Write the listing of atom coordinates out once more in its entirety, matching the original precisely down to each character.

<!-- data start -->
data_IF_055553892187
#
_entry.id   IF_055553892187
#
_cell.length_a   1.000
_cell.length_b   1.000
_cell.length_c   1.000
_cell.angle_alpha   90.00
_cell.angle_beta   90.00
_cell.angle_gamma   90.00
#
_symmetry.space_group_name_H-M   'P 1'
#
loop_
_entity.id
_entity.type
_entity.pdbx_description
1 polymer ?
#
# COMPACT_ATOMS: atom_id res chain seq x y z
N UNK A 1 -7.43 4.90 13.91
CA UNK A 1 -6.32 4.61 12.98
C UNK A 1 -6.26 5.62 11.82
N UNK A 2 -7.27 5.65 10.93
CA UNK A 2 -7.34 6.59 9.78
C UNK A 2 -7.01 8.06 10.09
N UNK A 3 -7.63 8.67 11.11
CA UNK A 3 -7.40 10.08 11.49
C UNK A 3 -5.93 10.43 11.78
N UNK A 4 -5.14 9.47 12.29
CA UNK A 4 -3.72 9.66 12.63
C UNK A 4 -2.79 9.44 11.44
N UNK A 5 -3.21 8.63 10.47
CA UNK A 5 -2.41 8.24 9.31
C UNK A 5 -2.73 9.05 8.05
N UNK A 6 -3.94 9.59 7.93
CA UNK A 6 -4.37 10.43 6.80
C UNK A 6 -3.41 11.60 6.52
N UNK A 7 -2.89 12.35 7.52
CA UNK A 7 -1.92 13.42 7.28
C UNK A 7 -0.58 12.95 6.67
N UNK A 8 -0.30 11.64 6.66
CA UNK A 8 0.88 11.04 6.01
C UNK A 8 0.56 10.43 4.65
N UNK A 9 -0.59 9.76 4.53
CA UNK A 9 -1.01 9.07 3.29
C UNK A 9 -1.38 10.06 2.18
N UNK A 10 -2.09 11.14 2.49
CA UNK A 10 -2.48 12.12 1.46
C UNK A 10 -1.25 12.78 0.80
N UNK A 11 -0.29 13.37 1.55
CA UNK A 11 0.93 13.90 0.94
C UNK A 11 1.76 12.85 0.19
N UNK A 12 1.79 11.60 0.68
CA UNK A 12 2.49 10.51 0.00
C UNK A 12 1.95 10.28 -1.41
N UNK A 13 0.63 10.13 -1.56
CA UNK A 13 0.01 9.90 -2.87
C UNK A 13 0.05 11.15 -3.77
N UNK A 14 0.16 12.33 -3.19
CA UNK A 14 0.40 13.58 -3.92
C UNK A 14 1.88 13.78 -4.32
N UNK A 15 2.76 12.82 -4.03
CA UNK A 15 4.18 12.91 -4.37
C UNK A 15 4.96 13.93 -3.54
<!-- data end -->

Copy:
data_IF_055553892187
#
_entry.id   IF_055553892187
#
_cell.length_a   1.000
_cell.length_b   1.000
_cell.length_c   1.000
_cell.angle_alpha   90.00
_cell.angle_beta   90.00
_cell.angle_gamma   90.00
#
_symmetry.space_group_name_H-M   'P 1'
#
loop_
_entity.id
_entity.type
_entity.pdbx_description
1 polymer ?
#
# COMPACT_ATOMS: atom_id res chain seq x y z
N UNK A 1 -7.43 4.90 13.91
CA UNK A 1 -6.32 4.61 12.98
C UNK A 1 -6.26 5.62 11.82
N UNK A 2 -7.27 5.65 10.93
CA UNK A 2 -7.34 6.59 9.78
C UNK A 2 -7.01 8.06 10.09
N UNK A 3 -7.63 8.67 11.11
CA UNK A 3 -7.40 10.08 11.49
C UNK A 3 -5.93 10.43 11.78
N UNK A 4 -5.14 9.47 12.29
CA UNK A 4 -3.72 9.66 12.63
C UNK A 4 -2.79 9.44 11.44
N UNK A 5 -3.21 8.63 10.47
CA UNK A 5 -2.41 8.24 9.31
C UNK A 5 -2.73 9.05 8.05
N UNK A 6 -3.94 9.59 7.93
CA UNK A 6 -4.37 10.43 6.80
C UNK A 6 -3.41 11.60 6.52
N UNK A 7 -2.89 12.35 7.52
CA UNK A 7 -1.92 13.42 7.28
C UNK A 7 -0.58 12.95 6.67
N UNK A 8 -0.30 11.64 6.66
CA UNK A 8 0.88 11.04 6.01
C UNK A 8 0.56 10.43 4.65
N UNK A 9 -0.59 9.76 4.53
CA UNK A 9 -1.01 9.07 3.29
C UNK A 9 -1.38 10.06 2.18
N UNK A 10 -2.09 11.14 2.49
CA UNK A 10 -2.48 12.12 1.46
C UNK A 10 -1.25 12.78 0.80
N UNK A 11 -0.29 13.37 1.55
CA UNK A 11 0.93 13.90 0.94
C UNK A 11 1.76 12.85 0.19
N UNK A 12 1.79 11.60 0.68
CA UNK A 12 2.49 10.51 0.00
C UNK A 12 1.95 10.28 -1.41
N UNK A 13 0.63 10.13 -1.56
CA UNK A 13 0.01 9.90 -2.87
C UNK A 13 0.05 11.15 -3.77
N UNK A 14 0.16 12.33 -3.19
CA UNK A 14 0.40 13.58 -3.92
C UNK A 14 1.88 13.78 -4.32
N UNK A 15 2.76 12.82 -4.03
CA UNK A 15 4.18 12.91 -4.37
C UNK A 15 4.96 13.93 -3.54